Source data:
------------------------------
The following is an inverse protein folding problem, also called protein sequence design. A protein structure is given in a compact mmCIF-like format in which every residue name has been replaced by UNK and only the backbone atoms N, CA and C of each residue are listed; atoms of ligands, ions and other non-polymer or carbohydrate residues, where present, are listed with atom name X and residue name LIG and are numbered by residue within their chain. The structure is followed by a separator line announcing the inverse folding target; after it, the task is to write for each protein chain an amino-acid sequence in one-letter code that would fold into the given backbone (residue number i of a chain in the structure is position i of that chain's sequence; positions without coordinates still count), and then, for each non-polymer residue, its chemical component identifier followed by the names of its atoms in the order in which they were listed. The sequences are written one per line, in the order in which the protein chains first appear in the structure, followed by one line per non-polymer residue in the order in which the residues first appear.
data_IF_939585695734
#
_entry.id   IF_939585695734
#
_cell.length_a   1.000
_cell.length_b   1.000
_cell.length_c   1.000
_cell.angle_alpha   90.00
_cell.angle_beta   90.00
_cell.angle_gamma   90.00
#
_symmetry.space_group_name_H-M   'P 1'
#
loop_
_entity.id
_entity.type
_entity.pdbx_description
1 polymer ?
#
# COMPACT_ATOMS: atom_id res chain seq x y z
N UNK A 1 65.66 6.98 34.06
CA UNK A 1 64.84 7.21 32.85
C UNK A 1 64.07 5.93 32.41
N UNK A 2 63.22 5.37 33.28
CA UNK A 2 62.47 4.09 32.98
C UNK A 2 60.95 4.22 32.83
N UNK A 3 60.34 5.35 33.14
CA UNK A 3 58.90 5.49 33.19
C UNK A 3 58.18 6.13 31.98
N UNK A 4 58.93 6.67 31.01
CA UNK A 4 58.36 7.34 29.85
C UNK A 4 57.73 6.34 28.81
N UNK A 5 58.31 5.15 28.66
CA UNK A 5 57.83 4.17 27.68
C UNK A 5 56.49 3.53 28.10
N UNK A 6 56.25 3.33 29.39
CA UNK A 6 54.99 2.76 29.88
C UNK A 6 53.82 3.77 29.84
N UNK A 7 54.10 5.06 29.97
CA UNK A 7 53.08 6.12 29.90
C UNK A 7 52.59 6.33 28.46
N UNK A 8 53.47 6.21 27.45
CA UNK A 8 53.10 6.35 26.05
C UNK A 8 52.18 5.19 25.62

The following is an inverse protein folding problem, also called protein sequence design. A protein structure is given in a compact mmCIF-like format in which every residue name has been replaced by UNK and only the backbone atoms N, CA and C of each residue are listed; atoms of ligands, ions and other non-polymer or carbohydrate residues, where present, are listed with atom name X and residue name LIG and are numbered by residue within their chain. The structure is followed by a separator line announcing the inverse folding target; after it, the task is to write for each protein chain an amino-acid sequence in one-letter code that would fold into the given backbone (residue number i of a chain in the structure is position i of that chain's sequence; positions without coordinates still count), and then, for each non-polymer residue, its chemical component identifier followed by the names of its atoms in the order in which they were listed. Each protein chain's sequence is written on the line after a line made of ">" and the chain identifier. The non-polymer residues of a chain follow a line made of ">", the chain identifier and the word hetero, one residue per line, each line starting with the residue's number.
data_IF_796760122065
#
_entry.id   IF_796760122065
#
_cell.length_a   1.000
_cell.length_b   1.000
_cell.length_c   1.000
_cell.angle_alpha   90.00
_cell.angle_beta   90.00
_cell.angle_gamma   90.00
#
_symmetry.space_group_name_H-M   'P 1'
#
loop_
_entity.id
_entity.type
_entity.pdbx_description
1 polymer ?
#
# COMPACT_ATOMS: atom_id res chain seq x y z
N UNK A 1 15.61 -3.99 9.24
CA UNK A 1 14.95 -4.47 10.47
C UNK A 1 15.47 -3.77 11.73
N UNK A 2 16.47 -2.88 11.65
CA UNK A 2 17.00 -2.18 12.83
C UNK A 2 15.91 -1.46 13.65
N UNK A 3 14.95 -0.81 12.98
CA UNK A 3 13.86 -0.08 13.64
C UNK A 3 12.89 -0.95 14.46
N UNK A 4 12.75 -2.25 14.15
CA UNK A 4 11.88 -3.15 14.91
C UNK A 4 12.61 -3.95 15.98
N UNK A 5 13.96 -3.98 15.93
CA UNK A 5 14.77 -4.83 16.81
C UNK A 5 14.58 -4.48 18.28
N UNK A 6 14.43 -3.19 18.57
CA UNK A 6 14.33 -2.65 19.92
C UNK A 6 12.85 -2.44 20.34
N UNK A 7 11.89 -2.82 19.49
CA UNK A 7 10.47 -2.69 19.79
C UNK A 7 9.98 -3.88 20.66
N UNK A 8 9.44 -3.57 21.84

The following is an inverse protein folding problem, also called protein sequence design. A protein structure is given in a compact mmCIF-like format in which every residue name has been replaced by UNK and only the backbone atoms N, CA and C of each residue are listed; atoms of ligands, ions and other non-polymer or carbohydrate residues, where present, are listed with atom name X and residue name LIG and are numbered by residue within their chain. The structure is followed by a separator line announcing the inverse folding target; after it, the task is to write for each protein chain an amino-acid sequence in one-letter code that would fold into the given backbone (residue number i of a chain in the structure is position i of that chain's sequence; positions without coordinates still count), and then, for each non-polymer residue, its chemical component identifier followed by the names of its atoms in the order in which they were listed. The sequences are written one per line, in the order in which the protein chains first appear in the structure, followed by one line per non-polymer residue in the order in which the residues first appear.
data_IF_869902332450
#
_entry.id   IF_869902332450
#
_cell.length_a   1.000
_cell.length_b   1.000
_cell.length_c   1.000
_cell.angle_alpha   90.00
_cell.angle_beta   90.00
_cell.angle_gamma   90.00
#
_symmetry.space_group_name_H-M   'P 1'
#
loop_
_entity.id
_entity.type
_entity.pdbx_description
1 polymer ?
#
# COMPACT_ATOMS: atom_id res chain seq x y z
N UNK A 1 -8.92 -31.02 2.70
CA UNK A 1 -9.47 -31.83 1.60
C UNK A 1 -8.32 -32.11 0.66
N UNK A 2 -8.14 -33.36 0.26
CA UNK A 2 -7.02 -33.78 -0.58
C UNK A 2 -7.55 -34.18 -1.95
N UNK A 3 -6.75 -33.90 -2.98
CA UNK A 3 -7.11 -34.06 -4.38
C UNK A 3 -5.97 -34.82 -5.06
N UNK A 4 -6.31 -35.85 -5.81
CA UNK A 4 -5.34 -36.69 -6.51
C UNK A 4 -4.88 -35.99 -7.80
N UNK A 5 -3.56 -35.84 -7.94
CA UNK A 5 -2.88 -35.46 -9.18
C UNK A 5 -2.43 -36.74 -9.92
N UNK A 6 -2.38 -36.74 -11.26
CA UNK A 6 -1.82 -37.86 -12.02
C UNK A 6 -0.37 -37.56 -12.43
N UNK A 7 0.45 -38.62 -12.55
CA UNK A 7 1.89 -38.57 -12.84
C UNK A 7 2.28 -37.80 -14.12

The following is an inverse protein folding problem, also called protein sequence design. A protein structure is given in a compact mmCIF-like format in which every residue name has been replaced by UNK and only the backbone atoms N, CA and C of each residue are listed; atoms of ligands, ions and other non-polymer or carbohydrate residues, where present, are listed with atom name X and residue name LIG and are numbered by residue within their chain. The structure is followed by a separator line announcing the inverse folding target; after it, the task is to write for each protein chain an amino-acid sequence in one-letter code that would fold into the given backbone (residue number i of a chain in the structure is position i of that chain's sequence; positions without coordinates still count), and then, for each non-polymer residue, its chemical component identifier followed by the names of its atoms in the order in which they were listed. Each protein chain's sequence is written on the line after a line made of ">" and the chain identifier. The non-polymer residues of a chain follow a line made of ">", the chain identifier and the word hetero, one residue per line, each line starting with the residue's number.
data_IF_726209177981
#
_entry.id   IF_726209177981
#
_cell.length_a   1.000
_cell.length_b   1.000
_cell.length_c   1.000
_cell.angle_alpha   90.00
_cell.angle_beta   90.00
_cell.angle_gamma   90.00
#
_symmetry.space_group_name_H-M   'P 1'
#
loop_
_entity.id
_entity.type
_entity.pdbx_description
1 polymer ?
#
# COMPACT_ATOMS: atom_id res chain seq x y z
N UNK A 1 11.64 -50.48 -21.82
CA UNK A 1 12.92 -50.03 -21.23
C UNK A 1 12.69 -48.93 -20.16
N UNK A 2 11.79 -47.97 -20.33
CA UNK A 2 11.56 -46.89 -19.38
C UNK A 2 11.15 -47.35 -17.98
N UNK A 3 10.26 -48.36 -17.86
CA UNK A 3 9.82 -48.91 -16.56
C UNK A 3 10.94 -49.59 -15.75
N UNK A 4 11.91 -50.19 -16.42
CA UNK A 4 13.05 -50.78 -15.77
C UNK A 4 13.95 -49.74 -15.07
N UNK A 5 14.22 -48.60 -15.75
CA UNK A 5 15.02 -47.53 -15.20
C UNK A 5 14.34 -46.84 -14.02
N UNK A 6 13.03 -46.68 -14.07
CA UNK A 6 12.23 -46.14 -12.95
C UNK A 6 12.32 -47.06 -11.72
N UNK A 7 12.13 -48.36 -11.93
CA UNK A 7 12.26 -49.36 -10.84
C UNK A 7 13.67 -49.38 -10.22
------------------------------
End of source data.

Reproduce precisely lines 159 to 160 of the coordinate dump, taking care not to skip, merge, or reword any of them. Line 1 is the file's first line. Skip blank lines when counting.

CA UNK A 3 9.82 -48.91 -16.56
C UNK A 3 10.94 -49.59 -15.75